Pro tip 2: Check the calendar and determine if you are tax resident in Mexico. Did you spend more than 183 days in the country last year?

What Should Tax Residents In Mexico Know?

So you want to move to Mexico? Great! But it is important to have your documents in a row. You should start by gaining legal status to be in the country. You can enter the country and stay as a tourist with the Mexican Tourist Card, formerly called FMT, obtained at the port of entry for about $20 for only 180 days. If you intend to be around longer, there are two types of Mexican residence visas for you to consider.

Residente Temporal, formerly called FM2, is a temporary resident. This is for people who have a job offer in the country, a person who can prove financial independence or people with a marital link to a Mexican citizen or another resident. You will need to complete paperwork to prove financial independence. If you have a job offer or a pension you will need to show that you have income greater than 400 days of the Mexican minimum wage, currently $88.36 MXN daily. That comes out to about $1,939.79 USD given current exchange rates. Alternatively, you can show an average monthly account balance equivalent to 20,0000 days of the Mexican minimum wage, about $96,989.35 USD. These amounts are for a single person, those with a partner will need to increase the amounts by about 50%. You can hold a temporary visa for up to four years after which time you can either leave Mexico or switch to a permanent visa.

Residente Permanente, formerly called FM3, is a permanent resident status. This is ideal for a retired person, someone who owns property in Mexico, or a person with investments in Mexico. Again, as with the temporary resident visa, you will need to show financial stability by proving an income of 20,000 days. This visa is open-ended so you can hold it for as long as you continue to qualify.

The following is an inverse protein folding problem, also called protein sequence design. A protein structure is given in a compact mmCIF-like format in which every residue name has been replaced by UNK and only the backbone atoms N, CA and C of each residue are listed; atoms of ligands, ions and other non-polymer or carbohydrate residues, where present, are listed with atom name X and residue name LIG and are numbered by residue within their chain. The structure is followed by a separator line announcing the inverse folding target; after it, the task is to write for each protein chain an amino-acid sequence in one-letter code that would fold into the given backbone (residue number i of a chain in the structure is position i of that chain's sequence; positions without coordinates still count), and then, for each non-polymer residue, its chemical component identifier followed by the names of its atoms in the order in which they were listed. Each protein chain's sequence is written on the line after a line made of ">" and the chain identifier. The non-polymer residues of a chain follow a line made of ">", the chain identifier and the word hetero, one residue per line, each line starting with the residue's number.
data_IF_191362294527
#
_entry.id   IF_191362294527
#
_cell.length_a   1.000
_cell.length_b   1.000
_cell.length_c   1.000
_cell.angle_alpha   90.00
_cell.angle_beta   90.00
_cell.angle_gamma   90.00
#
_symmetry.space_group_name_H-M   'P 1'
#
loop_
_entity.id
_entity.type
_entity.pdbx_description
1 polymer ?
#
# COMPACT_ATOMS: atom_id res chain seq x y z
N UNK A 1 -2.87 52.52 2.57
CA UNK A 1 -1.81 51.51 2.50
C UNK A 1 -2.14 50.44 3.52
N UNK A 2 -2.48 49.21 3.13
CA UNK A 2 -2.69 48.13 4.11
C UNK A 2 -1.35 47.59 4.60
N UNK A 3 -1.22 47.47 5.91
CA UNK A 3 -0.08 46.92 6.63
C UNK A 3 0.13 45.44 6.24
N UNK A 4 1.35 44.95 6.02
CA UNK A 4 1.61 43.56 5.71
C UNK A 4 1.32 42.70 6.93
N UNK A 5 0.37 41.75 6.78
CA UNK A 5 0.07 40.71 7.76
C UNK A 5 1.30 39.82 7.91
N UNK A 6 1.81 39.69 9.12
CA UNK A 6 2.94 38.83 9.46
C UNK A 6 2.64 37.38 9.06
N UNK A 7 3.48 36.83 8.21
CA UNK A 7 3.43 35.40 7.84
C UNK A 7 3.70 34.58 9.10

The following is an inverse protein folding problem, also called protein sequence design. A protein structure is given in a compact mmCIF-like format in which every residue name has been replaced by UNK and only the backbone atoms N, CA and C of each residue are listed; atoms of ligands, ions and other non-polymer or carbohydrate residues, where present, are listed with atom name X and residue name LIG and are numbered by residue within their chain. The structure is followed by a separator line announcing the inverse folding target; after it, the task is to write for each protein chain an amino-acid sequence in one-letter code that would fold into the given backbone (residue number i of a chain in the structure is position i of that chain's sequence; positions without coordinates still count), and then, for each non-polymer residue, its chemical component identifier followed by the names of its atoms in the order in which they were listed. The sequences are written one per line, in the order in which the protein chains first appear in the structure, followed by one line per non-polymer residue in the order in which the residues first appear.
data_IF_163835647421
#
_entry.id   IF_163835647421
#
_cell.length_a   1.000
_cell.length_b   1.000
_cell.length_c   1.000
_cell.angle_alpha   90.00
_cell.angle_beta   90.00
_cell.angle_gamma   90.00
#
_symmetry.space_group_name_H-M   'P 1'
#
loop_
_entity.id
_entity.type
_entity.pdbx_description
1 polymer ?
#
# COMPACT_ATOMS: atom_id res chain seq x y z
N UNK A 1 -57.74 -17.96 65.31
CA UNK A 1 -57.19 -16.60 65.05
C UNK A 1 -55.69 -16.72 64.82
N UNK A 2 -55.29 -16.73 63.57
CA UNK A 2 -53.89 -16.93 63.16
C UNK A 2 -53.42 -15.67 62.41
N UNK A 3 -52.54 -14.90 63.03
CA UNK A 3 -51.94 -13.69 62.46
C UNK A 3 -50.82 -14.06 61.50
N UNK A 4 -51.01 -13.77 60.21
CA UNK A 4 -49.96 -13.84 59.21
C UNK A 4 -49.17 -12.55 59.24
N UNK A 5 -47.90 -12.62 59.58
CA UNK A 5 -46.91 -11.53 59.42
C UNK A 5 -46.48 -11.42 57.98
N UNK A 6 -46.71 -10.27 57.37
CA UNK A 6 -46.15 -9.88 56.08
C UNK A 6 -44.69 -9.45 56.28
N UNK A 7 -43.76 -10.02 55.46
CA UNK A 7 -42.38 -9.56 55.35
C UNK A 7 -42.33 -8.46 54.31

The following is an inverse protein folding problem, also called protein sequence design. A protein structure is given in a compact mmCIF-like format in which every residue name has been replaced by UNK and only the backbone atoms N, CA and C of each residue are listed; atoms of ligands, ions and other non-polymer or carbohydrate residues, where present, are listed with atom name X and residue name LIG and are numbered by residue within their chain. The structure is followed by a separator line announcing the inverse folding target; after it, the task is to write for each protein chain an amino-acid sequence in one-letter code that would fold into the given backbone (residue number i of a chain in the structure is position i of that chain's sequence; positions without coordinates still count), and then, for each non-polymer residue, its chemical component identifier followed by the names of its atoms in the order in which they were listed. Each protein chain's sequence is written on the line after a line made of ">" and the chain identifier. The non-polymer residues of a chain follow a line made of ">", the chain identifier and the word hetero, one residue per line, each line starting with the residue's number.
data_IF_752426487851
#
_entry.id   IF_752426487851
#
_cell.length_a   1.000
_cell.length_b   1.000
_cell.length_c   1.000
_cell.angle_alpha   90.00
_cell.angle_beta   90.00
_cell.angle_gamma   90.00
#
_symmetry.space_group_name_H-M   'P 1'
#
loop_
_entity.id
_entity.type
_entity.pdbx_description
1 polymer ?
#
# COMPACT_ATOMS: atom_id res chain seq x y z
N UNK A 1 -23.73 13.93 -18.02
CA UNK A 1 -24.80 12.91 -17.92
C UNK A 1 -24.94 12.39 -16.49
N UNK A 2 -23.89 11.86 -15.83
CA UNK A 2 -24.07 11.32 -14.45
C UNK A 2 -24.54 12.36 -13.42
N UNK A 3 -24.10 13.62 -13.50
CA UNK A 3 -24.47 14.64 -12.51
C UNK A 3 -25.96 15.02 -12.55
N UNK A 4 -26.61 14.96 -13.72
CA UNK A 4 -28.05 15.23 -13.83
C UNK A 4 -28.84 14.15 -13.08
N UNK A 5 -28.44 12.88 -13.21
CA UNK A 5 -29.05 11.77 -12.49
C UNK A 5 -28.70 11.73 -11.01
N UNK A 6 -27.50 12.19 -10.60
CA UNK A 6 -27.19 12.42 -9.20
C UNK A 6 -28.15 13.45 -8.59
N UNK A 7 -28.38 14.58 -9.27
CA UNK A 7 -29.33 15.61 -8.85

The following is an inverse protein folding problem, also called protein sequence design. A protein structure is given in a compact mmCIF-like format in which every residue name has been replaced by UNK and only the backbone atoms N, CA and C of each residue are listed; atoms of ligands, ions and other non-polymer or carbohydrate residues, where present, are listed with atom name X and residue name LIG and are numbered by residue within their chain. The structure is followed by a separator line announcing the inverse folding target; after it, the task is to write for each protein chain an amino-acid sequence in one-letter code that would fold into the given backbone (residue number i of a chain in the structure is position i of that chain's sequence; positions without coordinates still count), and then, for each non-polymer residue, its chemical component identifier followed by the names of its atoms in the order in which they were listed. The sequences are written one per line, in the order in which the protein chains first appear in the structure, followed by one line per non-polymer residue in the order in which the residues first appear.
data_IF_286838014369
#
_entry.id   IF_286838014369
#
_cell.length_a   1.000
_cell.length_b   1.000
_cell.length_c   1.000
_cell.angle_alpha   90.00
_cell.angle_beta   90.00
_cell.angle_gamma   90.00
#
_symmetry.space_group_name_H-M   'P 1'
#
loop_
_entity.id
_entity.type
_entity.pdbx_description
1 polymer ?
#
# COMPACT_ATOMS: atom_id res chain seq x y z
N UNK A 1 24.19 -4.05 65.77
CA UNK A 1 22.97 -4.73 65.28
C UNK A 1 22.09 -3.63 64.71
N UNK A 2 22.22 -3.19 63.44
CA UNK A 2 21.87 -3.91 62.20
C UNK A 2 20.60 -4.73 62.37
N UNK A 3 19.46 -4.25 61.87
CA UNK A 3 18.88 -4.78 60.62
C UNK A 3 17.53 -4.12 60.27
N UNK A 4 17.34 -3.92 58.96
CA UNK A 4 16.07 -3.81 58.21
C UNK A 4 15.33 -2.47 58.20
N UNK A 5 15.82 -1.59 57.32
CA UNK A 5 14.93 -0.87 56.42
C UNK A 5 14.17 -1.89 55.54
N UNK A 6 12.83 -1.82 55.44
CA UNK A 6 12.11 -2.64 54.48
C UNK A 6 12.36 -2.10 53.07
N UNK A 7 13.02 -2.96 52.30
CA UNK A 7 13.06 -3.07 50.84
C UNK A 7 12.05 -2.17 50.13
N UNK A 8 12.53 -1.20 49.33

Whichever you choose to obtain, you must start the process at a Mexican Consulate in your home country. It is common for most people to start with the Residente Temporal for 4 years, then to get the Residente Permanente, and then possibly move on to Mexican citizenship. Both can be applied for on your own, or you can employ the help of an immigration specialist.

Have a question? Contact Olivier Wagner.

Your comments are always welcome!

Olivier Wagner

Olivier Wagner

Certified Public Accountant, U.S. immigrant, expat, and perpetual traveler Olivier Wagner preaches the philosophy of being a worldly American. He uses his expertise to show you how to use 100% legal strategies (beyond traditionally maligned “tax havens”) to keep your income and assets safe from the IRS. Before obtaining my U.S. citizenship and traveling all over the world, he was born and raised in France. His experience learning the intricacies of the U.S. immigration process combined with his desire to travel freely lead me to specialize in taxes for Americans living and working abroad. He helps Americans Abroad file their taxes and devise strategies that make sense for their lifestyle. These strategies encompass all aspects of registering an offshore business, opening a bank account abroad, and planning out new residencies and citizenships. He is operating the accounting firm 1040 Abroad. 1040 Abroad exists to help you make sense of an incredibly large world of possibilities. Find out more by visiting www.1040abroad.com